A wooden boardwalk for visitors runs along the upper edge of the perimeter fence. Visitors can access the boardwalk using a ramp located on the east side or stairs located on the north and west sides of the exhibits. The boardwalk extends around both exhibits. A circular path on ground level offers views with a different perspective into the enclosures from the west side and opportunities for interactive play.

Staff can access the service area via a corridor under the boardwalk and double doors. It is here that windowed nest boxes and the electrical supply for the electric wires are located. Tunnels in the maintenance room allow to connect the outdoor enclosures.
"

I have seen wild stoats during the day and you can get surprisingly close to them
 

Stillill

Abominable Snowman
Joined
Feb 8, 2014
Messages
733
Location
London
I think Lord Mongrove as a zoologist might be the best person to provide insight into your experience, however as the pine marten is nocturnal can you be certain it wasn't a stoat...?

https://www.vwt.org.uk/wp-content/uploads/2015/04/MustelidLeaflet.pdf

I say this as my understanding is that pine martens are difficult to keep in captivity and require a large wooded enclosure:

https://zoolex.org/gallery/show/898/

"The Otter Center set itself a goal of exhibiting native Mustelidae species and their habitats. An existing forested area with trees of varying sizes was selected for the pine marten exhibit.

Two individuals are held because pine martens are aggressive and territorial toward others of their species. Sometimes establishing permanent pairs is successful.

Pine martens have a need to move around a lot. Small enclosures therefore can result in behavioral problems such as stereotypic movements. Therefore, the pine marten enclosures at the Otter Center have large surface areas and are structurally complex. They are enclosed by 4-meter high wire mesh fences with 2.5 x 2.5 cm openings. Electrical wires along the interior perimeter prevent animal escapes.

A wooden boardwalk for visitors runs along the upper edge of the perimeter fence. Visitors can access the boardwalk using a ramp located on the east side or stairs located on the north and west sides of the exhibits. The boardwalk extends around both exhibits. A circular path on ground level offers views with a different perspective into the enclosures from the west side and opportunities for interactive play.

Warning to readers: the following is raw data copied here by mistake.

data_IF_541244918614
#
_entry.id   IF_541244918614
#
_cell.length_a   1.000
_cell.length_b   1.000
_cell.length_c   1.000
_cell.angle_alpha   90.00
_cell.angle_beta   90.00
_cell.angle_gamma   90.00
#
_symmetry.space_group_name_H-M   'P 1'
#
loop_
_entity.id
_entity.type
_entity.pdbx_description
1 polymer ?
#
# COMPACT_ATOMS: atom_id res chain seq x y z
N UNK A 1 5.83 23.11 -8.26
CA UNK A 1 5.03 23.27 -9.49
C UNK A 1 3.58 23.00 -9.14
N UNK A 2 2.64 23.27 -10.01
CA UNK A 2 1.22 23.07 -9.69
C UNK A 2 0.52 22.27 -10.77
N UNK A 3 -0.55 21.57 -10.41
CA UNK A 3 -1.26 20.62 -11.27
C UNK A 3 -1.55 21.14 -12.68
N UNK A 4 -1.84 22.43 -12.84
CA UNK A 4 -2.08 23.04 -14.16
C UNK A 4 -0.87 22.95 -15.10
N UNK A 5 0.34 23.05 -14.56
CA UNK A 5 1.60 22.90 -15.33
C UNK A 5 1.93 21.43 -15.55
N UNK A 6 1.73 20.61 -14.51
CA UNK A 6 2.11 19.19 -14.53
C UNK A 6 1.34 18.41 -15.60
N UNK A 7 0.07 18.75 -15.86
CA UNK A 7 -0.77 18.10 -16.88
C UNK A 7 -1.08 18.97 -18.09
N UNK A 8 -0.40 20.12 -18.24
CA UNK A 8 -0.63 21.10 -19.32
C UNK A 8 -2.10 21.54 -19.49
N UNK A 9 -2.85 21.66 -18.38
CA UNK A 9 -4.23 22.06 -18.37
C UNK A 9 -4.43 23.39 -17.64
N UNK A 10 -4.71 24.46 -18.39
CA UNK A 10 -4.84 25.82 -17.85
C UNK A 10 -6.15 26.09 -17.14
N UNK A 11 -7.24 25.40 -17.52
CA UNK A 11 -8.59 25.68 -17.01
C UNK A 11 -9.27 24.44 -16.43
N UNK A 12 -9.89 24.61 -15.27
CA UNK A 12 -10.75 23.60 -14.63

Staff can access the service area via a corridor under the boardwalk and double doors. It is here that windowed nest boxes and the electrical supply for the electric wires are located. Tunnels in the maintenance room allow to connect the outdoor enclosures.
"

I have seen wild stoats during the day and you can get surprisingly close to them
It was definitely a pine marten ,significantly bigger than a stoat and the man I was talking to recognised it as a pine marten straight away.
 

Nemo

Go away, leave me alone, nemo is home
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May 10, 2006
Messages
1,280
De-extinction: scientists are planning the multimillion-dollar resurrection of the Tasmanian tiger.[url]

.

The thylacine, also known as the Tasmanian tiger, is the second undertaking by Colossal, a Texas-based biotechnology “de-extinction” company that last year announced it planned to use genetic engineering techniques to recreate the woolly mammoth and return it to the Arctic tundra.


Its new project is a partnership with the University of Melbourne, which earlier this year received a $5m philanthropic gift to open a thylacine genetic restoration lab. The lab’s team has previously sequenced the genome of a juvenile specimen held by Museums Victoria, providing what its leader, Prof Andrew Pask, called “a complete blueprint on how to essentially build a thylacine”.
(C) The Guardian. '22.